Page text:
Billy Denk also relented to my requests and penned “Inspiration.” My first impression of Bill, the musician, will always be remembered as a constant flow of invention, his story reveals how it happened.

We travel with Tom DeMichael through the sacred time of Sixteen-inch Softball, the clincher. The more you played, the softer it became. The farthest I ever saw this powder-puff get hit, Tom was at bat. I don’t know a greater embodiment of the sport, but “Why Baseball?

In Search of the Lost Chordis John Zielinski at his finest. It’s about the need to create.

Uh oh! Chef Geoff has a knife in his hand and he’s headed for the kitchen. We celebrate the return of good meals in Food #1.

Grab a mug of your favorite beverage. I’m down with Kenya AA right now, the world is good. Have a seat at the virtual table and join the conversation. As always, feel free to speak up and let the writers know your thoughts. You can CONTACT me, anytime.

Some nights I lie awake and think of audio signal paths, wondering if anyone else is this insane. Of course… too many to count.

Reaching into the New Year…

John Hanc

Welcome to the February edition of Central Standard Time. I am so glad you’re here. There is much more planned for the coming weeks, so stay tuned.

February’s cover image is courtesy of Paul Chen. This is what happens when one of Chicago’s finest videographers walks the streets on a foggy day. More of the city can be seen on his page.

The world moves forward on the coattails of the obsessed, the driven, the inspired and tenacious humans around us. Beings unable to put down the pen, the paintbrush, the instrument, the book, the stats; they stay up later than they should and rise early to refine their physical being and mental processes. Here are some of the obsessed and driven people we know. Sit with us, then write your own story.

Marc Piane reflects on nature and nurture in “Origin“.

I encourage everyone to visit and pledge to the Marc Piane MS Fundraiser:

http://main.nationalmssociety.org/site/TR?px=5297905&fr_id=29358&pg=personal

 

Don’t miss Brule Eagan’s “A Radio Life.” My buddy has too much fun and he’s not finished.

Steve Buschbacher recently underwent a knee replacement. He immediately underwent the best physical therapy, his drum kit and Philadelphia band, Bluestime, in “Feeding My Soul.”

Erin Denk returns! I wouldn’t stop asking (the poor woman rolls her eyes). Though I asked for good reason. Erin’s amazing art is a given and her writing is always a gift of insight. Check out “A Creative Life.”

Billy Denk also relented to my requests and penned “Inspiration.” My first impression of Bill, the musician, will always be remembered as a constant flow of invention, his story reveals how it happened.

We travel with Tom DeMichael through the sacred time of Sixteen-inch Softball, the clincher. The more you played, the softer it became. The farthest I ever saw this powder-puff get hit, Tom was at bat. I don’t know a greater embodiment of the sport, but “Why Baseball?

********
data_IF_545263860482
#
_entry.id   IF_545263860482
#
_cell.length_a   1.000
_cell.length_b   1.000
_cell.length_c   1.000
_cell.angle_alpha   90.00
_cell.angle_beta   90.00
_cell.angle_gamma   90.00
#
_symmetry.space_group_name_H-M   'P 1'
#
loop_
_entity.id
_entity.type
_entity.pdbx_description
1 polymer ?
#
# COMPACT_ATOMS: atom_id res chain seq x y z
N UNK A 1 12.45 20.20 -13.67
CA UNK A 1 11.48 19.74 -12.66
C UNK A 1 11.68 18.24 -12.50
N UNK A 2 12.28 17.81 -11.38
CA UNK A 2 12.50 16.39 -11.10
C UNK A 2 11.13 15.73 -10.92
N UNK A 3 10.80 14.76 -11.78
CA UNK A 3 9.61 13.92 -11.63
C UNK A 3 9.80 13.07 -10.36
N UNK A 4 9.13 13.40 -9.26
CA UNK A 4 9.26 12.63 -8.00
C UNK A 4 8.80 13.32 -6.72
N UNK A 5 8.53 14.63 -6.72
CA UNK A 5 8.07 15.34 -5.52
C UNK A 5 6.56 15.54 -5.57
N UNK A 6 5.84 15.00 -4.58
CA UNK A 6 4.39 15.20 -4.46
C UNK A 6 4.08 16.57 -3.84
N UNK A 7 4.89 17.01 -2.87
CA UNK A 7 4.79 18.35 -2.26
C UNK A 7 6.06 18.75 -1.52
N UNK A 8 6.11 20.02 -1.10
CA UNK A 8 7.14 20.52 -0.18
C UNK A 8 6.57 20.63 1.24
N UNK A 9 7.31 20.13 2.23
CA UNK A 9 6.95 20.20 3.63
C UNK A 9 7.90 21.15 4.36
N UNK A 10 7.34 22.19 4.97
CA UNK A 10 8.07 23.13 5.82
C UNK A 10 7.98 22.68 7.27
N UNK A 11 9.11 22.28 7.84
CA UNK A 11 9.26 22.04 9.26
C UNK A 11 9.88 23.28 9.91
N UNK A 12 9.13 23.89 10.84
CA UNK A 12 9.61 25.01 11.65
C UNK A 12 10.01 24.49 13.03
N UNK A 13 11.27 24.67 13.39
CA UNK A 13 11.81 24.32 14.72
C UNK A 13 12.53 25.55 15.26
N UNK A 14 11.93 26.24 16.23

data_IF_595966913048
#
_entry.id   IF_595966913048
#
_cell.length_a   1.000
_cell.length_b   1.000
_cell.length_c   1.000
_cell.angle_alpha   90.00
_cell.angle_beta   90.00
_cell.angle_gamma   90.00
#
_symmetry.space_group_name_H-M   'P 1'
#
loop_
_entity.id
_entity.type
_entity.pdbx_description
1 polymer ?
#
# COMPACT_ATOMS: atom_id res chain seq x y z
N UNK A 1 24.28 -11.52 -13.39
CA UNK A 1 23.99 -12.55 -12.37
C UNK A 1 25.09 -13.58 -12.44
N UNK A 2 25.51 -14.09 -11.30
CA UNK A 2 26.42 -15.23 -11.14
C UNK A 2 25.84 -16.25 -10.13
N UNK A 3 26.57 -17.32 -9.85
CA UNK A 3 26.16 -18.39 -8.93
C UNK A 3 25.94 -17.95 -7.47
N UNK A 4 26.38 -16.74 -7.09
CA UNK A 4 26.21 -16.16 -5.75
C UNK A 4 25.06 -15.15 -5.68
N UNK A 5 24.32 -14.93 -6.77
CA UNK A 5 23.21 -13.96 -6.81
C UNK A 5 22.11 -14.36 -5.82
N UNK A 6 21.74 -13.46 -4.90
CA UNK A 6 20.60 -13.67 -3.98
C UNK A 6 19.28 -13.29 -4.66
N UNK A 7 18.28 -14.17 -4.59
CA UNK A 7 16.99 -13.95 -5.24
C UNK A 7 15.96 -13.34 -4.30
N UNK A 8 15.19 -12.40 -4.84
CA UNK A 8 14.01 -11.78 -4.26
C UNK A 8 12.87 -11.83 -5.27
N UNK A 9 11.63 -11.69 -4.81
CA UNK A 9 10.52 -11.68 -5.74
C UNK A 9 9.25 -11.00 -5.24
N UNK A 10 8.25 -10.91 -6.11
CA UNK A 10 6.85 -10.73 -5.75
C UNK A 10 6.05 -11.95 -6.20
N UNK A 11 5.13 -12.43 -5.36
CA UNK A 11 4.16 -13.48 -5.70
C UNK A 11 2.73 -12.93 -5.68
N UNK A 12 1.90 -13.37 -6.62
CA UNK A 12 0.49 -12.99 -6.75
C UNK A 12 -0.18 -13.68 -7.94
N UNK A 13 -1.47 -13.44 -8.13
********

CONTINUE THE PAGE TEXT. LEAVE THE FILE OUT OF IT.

In Search of the Lost Chordis John Zielinski at his finest. It’s about the need to create.

Uh oh! Chef Geoff has a knife in his hand and he’s headed for the kitchen. We celebrate the return of good meals in Food #1.

Grab a mug of your favorite beverage. I’m down with Kenya AA right now, the world is good. Have a seat at the virtual table and join the conversation. As always, feel free to speak up and let the writers know your thoughts. You can CONTACT me, anytime.

Some nights I lie awake and think of audio signal paths, wondering if anyone else is this insane. Of course… too many to count.

American Statesmen –

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Before introducing this month’s articles, it is worthwhile for every American to reflect on some of the unsung heroes populating the halls of our government. Theirs is an unwavering path of significance.


In January of this year. I enrolled in an honors course examining International Relations. The class, through the City Colleges of Chicago, was uniquely chosen to participate in a State Department program called The Diplomacy Lab. Launched in 2013, this is a Public-Private Partnership that enables the State Department to “course-source” research and innovation related to foreign policy challenges by harnessing the efforts of students and faculty experts at colleges and universities across the United States.

Within the structure of Public/Private Partnerships, we examined social entrepreneurship, the State Department’s Global Partnership Initiative, USAID , and a variety of programs addressing issues around the globe: children’s rights and public works in India, land rights in Thailand, citizen sector and renewable energy in Brazil, public health in Nigeria, environmental concerns in Iceland, microfinance in Bangladesh, and nascent entrepreneurship throughout Central and South America.

My class interacted, one on one, with representatives from the State Department and other universities in the evaluation of selected social programs. It was the experience of a lifetime. Thank you, Professor Mayer.

A potent example of unified effort can be found in this TED Talk:

Myriam Sidibe – The simple power of handwashing

I find myself in awe of the career diplomats we met. If they had a partisan dogma, it was never evident. Theirs is a world of global perspective and a deep sense of responsibility for utilizing the vast resources of our country in an effort to address real-world problems. These are dedicated people that see possibilities through countless improbabilities, venerating the art of statesmanship. They function with little fanfare, remaining the quiet steady force of an America we seldom acknowledge. It was a humbling example of true patriotism.